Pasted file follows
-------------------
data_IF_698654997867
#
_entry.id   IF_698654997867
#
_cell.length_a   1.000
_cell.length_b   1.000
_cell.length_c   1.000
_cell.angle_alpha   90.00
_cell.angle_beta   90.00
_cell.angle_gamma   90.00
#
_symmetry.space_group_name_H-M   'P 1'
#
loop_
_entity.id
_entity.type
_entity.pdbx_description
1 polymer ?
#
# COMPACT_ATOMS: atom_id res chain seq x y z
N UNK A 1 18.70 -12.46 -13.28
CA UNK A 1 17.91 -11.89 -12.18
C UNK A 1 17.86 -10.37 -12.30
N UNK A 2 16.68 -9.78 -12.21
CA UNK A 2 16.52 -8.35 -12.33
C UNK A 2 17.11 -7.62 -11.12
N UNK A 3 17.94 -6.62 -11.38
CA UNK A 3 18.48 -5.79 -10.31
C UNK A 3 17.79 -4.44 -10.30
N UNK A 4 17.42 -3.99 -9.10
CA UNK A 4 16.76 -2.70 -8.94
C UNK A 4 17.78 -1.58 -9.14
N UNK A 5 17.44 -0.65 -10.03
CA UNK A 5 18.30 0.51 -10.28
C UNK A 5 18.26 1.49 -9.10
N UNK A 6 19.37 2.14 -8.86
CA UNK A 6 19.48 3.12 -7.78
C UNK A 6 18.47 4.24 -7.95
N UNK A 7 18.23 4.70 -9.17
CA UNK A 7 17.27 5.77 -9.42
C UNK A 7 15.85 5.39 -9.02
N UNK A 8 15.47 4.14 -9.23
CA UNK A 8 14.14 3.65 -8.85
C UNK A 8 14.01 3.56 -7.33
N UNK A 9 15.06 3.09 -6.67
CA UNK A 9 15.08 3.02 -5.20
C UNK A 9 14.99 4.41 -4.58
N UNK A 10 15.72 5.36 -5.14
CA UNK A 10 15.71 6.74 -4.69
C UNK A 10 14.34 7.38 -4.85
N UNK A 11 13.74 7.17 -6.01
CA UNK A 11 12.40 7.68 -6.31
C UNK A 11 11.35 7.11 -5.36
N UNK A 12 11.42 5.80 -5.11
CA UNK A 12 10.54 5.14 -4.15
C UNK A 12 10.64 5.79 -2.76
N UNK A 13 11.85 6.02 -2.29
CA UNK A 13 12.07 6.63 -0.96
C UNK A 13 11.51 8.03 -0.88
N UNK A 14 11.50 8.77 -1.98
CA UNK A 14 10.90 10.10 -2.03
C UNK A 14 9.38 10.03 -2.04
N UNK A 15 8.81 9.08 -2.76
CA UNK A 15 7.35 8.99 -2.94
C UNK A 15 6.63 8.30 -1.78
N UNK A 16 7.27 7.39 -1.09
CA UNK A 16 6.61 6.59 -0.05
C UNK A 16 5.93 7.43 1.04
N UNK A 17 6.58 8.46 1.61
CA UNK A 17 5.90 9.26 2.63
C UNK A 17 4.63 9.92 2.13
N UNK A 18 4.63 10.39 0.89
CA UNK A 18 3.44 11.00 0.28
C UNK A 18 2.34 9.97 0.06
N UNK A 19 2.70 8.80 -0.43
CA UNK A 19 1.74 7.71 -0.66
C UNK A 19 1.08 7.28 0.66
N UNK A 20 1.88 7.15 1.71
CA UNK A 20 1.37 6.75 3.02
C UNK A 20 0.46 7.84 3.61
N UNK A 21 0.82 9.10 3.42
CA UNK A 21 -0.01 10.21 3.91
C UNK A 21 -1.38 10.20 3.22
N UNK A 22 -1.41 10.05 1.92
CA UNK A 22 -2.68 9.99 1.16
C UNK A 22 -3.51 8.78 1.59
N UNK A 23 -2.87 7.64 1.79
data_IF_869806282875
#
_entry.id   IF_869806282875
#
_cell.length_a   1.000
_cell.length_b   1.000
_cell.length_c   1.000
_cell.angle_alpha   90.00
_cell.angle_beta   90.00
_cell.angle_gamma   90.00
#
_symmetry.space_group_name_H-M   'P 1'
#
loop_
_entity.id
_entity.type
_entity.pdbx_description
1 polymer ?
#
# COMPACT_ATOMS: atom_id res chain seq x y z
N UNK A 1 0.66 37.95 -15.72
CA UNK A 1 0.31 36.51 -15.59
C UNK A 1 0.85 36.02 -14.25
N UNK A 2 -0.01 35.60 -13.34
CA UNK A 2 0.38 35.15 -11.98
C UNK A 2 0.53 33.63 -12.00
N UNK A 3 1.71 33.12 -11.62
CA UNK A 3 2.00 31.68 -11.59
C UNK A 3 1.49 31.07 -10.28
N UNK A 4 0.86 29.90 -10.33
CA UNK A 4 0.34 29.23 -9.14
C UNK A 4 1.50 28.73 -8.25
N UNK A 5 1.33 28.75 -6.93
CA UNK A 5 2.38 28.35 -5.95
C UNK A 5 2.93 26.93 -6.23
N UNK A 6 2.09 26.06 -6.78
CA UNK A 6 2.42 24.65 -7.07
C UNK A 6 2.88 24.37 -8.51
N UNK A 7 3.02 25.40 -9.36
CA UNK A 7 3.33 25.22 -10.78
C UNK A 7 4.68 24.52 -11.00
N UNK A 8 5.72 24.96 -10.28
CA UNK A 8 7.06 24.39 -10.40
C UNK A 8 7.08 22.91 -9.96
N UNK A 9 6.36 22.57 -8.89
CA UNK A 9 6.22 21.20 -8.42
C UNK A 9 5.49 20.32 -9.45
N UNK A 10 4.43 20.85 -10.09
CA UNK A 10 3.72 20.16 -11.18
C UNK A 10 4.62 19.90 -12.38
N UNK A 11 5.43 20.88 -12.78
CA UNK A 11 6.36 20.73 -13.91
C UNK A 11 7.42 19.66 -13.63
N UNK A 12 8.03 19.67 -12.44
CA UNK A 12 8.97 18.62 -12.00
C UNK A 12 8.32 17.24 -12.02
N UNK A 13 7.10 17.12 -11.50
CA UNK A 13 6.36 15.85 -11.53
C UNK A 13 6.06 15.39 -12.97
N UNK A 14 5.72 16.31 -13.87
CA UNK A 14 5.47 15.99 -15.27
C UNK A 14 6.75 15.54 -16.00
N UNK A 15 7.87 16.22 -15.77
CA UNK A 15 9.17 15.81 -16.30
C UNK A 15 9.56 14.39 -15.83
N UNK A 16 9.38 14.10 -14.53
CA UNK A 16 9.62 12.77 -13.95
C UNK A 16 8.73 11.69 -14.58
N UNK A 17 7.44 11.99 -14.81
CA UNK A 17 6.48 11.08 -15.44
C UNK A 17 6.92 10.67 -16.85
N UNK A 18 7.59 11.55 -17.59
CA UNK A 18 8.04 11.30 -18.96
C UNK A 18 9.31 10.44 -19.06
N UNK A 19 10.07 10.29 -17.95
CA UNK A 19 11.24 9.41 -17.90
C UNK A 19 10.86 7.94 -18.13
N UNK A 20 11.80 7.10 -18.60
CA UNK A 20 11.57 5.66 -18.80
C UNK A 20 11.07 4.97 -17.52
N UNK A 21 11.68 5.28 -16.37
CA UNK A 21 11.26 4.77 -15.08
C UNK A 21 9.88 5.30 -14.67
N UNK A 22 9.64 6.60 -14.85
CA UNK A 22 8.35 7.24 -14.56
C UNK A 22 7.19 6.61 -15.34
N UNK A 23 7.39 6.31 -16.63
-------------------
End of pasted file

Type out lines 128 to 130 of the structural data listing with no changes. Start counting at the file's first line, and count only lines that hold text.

C UNK A 7 4.68 24.52 -11.00
N UNK A 8 5.72 24.96 -10.28
CA UNK A 8 7.06 24.39 -10.40